Evaluation: Shocked by the holy websites explosion, traders urge mining corporations to resume management of the heritage

© Reuters. FILE PHOTO: File photo of a miner holding a lump of iron ore in a mine in the Pilbara region of Western Australia

By Melanie Burton and Clara Denina

MELBOURNE / LONDON (Reuters) – Rio Tinto (NYSE 🙂 's destruction of sacred indigenous rock shelters in Australia this year has dismayed and fueled a number of investors who want big changes in the way mining companies address issues of the bypass cultural heritage and have started to talk about it.

According to Reuters interviews with two dozen major investors and corporate governance advisors, they have stepped up communications with mining companies in terms of both volume and frequency, alerting them to improving accountability and risk management.

Such engagement is no reason to sneeze, they add.

"(For) many of the most influential investors, a quiet conversation with the chairman is enough to make their expectations clear. Often, more transactional approaches are not required," said Susheela Peres da Costa, director of advice at Regnan, an environmental consultant. Social and Governance Issues (ESG).

Regnan is part of the Pendal group, which manages approximately A $ 94.8 billion (USD 70 billion).

However, miners' failure to adequately address concerns could eventually lead to more direct shareholder action, as has been seen with other ESG issues such as climate change and the use of coal, the advisors said.

These actions would generally take three forms: efforts to influence the composition of company boards, decisions taken at annual general meetings on cultural heritage issues, and departure of a company through sale.

"I think we will see investors vote much more proactively about how they vote on directors and how they influence the shape of boards of directors," said Simon O'Connor, executive director of the Responsible Investment Association Australasia, whose members manage more than A $ 9 trillion.

That influence was evident when Rio Tinto split from its CEO and two deputies in September and bowed to an outcry from shareholders about the site being blown up in the Juukan Gorge – which was legal but ignored the wishes of Aboriginal people – as well as Rios original board-led review which found no one was responsible.

Following the explosions, Rio and the other leading iron ore miners BHP Group (NYSE 🙂 and Fortescue Metals Group (OTC 🙂 reviewed their cultural heritage management processes.

In particular, Rio has expanded its oversight and accountability to include reviews of its heritage management by sustainability and board audit committees and has announced that it will evaluate its progress.

BHP has stated that it has since introduced a requirement for a higher-level permit before a site is damaged and has also intensified its discussions with indigenous groups.

Elizabeth Gaines, CEO of Fortescue, told Reuters in a statement that the company operates on a heritage avoidance basis and has avoided nearly 6,000 locations. Its board of examiners, which reports to its board of directors, is responsible for matters relating to Aboriginal heritage.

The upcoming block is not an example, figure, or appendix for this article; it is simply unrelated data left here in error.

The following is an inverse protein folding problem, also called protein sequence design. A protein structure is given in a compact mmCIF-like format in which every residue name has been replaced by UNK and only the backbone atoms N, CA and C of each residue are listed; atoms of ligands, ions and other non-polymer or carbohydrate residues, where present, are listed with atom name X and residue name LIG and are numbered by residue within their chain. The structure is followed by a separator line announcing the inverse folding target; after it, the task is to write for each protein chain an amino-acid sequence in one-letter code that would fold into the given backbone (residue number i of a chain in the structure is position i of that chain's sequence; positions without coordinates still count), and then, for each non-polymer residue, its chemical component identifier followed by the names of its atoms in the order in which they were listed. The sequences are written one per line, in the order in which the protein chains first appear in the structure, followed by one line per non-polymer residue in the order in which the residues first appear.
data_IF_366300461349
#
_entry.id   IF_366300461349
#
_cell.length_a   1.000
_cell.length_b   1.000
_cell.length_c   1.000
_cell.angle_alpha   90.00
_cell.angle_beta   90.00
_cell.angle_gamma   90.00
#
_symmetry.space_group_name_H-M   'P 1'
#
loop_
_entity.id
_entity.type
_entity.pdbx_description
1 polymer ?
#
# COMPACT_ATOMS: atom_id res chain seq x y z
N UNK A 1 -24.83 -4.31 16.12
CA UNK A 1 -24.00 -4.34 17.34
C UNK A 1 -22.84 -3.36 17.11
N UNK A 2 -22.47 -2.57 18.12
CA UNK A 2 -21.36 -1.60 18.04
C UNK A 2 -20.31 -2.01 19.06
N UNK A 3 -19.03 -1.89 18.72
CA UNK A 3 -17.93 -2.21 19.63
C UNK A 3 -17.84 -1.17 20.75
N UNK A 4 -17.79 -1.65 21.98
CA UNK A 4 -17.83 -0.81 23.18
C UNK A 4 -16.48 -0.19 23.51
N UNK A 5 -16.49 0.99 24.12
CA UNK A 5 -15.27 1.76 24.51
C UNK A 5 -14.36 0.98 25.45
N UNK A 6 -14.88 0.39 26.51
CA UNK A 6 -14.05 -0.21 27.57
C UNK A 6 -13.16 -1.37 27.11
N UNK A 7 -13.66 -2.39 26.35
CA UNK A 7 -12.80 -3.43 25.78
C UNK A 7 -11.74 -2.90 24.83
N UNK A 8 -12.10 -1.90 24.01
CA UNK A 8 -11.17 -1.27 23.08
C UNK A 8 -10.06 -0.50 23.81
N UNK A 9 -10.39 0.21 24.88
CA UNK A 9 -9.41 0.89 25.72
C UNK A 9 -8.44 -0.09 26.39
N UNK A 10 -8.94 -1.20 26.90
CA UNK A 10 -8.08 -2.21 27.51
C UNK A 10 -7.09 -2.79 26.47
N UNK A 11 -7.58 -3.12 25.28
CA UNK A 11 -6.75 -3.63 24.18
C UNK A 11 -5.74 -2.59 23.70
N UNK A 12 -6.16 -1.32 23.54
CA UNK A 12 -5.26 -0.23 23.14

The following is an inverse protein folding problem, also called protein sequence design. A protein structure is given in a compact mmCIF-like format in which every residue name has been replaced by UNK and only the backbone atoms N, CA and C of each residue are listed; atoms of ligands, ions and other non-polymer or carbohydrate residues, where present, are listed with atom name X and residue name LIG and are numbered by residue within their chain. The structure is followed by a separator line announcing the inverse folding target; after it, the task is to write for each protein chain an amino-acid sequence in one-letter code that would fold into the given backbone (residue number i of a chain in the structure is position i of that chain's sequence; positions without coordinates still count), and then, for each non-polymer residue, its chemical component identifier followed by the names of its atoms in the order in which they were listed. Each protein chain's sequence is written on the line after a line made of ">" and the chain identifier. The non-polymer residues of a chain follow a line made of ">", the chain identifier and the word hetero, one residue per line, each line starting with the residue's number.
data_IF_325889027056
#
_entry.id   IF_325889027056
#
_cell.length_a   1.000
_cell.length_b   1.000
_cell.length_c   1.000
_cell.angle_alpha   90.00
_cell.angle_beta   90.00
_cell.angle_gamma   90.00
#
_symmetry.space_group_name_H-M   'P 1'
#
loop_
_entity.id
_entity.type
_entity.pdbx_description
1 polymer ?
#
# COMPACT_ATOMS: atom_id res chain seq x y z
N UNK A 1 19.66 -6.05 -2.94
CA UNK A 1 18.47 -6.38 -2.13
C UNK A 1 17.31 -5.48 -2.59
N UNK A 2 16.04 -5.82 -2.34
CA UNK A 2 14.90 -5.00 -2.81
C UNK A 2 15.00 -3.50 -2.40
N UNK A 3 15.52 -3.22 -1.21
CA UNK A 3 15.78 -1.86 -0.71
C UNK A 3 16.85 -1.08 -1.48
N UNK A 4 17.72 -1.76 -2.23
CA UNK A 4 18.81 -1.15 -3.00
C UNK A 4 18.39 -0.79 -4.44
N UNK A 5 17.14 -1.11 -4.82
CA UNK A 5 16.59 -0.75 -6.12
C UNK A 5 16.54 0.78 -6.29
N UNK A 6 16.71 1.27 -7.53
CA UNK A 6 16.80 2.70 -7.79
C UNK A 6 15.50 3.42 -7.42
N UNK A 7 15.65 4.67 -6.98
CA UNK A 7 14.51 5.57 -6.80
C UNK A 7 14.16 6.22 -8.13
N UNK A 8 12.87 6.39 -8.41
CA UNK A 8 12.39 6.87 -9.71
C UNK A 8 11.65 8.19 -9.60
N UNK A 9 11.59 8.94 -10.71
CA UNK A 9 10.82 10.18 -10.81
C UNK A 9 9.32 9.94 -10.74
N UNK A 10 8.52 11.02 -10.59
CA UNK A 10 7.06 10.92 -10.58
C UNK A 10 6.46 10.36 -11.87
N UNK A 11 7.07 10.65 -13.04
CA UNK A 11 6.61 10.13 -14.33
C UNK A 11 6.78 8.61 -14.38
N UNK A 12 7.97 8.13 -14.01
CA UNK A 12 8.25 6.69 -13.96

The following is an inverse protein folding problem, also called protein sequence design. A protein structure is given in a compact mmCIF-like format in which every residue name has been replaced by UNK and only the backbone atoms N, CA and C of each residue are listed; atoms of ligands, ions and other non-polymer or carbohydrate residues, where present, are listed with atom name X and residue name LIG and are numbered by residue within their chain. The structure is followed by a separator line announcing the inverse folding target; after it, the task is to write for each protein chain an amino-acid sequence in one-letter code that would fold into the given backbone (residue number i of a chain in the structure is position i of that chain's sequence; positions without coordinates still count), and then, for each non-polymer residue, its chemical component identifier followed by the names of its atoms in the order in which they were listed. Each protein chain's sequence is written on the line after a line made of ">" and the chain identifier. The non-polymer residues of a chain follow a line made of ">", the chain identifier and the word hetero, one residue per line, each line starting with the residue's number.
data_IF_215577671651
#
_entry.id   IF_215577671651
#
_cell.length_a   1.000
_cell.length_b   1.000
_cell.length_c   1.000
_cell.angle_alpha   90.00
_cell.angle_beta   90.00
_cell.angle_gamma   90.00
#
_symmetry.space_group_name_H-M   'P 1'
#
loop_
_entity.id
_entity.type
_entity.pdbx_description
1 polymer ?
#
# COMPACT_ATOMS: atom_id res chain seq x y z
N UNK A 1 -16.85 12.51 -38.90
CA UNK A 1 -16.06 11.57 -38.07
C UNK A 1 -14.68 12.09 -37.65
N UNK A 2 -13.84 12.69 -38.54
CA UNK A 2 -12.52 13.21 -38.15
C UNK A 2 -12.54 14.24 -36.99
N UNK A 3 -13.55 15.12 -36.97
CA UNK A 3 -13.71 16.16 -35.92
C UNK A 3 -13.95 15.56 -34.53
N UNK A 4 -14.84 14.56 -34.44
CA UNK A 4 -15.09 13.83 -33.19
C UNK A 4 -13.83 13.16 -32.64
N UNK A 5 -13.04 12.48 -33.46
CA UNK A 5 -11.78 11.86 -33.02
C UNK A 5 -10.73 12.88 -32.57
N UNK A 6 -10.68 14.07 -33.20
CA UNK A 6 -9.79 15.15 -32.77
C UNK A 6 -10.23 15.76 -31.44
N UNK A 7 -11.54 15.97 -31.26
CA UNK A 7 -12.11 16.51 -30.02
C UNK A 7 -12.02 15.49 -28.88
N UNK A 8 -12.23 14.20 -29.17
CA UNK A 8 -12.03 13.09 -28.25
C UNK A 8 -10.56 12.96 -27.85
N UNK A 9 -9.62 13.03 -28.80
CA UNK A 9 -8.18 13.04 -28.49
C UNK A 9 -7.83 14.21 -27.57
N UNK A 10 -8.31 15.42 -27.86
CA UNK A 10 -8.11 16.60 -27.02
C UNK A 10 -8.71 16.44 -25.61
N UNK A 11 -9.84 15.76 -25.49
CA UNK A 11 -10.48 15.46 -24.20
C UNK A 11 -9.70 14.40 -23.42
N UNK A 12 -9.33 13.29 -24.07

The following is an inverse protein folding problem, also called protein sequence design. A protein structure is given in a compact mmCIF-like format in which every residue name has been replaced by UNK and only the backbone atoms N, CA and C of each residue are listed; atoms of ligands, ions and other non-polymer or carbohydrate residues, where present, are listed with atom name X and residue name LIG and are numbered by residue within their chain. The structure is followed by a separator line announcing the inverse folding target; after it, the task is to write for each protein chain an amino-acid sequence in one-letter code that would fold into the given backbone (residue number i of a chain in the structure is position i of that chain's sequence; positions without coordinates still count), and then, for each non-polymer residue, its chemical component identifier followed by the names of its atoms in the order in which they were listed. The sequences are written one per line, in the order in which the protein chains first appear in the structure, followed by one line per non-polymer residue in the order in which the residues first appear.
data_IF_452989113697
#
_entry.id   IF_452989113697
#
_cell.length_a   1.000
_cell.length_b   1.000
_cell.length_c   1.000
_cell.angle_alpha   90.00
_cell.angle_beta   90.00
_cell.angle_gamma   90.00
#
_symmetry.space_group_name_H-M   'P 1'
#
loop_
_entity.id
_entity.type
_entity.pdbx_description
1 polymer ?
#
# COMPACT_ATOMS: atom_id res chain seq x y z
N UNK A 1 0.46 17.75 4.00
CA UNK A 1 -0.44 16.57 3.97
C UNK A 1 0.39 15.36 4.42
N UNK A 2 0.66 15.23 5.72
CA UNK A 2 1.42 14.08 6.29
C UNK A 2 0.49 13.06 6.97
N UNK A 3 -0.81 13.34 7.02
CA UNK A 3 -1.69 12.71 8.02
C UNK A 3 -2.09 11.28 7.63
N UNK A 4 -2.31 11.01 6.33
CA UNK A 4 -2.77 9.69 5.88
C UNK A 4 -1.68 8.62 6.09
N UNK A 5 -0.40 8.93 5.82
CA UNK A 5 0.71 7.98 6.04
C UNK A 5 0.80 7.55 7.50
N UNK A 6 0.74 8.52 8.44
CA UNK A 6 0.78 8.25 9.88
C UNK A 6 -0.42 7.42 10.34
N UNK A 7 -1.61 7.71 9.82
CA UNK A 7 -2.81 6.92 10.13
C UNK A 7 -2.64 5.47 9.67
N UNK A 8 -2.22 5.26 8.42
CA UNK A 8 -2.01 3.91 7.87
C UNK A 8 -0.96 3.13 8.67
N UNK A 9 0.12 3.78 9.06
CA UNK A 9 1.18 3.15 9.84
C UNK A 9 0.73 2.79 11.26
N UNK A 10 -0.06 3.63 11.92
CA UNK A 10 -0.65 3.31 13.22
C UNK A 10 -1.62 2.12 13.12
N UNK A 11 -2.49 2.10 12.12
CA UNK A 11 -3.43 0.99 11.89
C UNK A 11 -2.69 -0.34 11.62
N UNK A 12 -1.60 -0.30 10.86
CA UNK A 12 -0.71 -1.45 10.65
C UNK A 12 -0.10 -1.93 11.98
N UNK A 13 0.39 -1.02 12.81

Institutional investors are increasingly focusing on ESG issues to reduce the risk on the long-term investments they hold.

According to the Institute for Energy Economics and Financial Analysis, shareholder campaigns against the use of thermal coal have resulted in more than 120 financial institutions restricting the associated financing, insurance or investments.

Often times, the first volley from investors was the humble letter, and investors in miners are now looking for more information about how they interact with indigenous peoples and the standards they apply.

Last month, boards of 78 global mining companies received such a letter from a large group of institutional investors valued at $ 10.2 trillion, including the Church of England Pensions Board and the Australian Council of Superannuation Investors.

Many act independently. HESTA, an Australian A $ 2 billion pension fund invested in mining, has written to 14 miners in which it has an interest. The details sought include how management communicates with indigenous peoples and how they practice obtaining consent.

While Mary Delahunty, the head of HESTA, told a parliamentary inquiry that the divestment was a last resort, at least one prominent fund manager has already gone there.

Education, which had A $ 11.1 billion under management in June, reduced its holdings in Rio to zero in August, ESG research director Mans Carlsson-Sweeny said, citing failed internal governance procedures. Rio was in the fund's top 10 positions just a month earlier.

Business consultants say a focus on heritage issues is likely to be how boards get independent information.

The boards need access to information that management bypasses, said Daniel Smith, governance advisor at CGI Glass Lewis. To that end, a specialist cultural heritage advisor could be appointed reporting directly to the board, or a board could have an ESG sub-committee responsible for stakeholder management, including traditional owners, he said.

Many mining companies have not yet appointed chief sustainability officers to manage ESG exposure, said Henning Gloystein of the Eurasia Group's risk adviser.

He added that companies whose executive rewards are tied directly to clear, measurable ESG outcomes also rate ESG metrics better.

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